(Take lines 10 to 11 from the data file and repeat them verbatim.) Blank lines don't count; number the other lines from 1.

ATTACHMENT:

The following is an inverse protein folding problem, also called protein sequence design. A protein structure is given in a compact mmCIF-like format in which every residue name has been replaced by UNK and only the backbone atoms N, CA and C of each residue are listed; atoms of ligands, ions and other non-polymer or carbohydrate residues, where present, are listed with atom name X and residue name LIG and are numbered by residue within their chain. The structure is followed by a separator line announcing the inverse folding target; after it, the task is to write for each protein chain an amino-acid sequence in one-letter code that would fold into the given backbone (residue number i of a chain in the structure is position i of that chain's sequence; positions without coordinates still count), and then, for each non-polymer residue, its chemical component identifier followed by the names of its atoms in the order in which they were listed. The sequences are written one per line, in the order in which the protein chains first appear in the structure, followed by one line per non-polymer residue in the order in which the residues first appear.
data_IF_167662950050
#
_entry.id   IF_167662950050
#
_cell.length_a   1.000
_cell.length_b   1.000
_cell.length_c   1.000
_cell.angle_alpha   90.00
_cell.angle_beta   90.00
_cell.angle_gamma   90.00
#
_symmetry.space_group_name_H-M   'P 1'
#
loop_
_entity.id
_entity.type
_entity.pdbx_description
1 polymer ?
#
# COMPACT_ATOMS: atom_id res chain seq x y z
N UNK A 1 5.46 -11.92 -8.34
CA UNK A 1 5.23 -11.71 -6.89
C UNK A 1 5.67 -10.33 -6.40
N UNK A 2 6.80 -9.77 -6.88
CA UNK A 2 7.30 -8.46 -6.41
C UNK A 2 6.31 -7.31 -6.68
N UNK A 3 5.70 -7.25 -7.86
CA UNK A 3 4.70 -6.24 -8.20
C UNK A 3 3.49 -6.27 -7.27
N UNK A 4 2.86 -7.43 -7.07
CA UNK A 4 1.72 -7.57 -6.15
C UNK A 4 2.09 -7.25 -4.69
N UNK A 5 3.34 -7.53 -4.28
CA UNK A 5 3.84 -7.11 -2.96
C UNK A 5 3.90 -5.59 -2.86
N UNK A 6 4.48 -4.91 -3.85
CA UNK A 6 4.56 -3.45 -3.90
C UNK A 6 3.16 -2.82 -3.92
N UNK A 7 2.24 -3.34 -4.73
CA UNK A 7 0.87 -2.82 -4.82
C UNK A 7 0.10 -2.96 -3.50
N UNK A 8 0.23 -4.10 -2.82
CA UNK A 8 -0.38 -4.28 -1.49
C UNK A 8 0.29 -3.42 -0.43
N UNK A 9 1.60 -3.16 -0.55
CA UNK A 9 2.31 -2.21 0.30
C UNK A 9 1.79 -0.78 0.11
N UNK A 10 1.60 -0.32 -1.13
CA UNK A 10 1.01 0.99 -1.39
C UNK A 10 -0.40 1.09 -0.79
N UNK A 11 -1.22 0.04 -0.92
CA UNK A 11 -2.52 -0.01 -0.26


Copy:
_cell.angle_beta   90.00
_cell.angle_gamma   90.00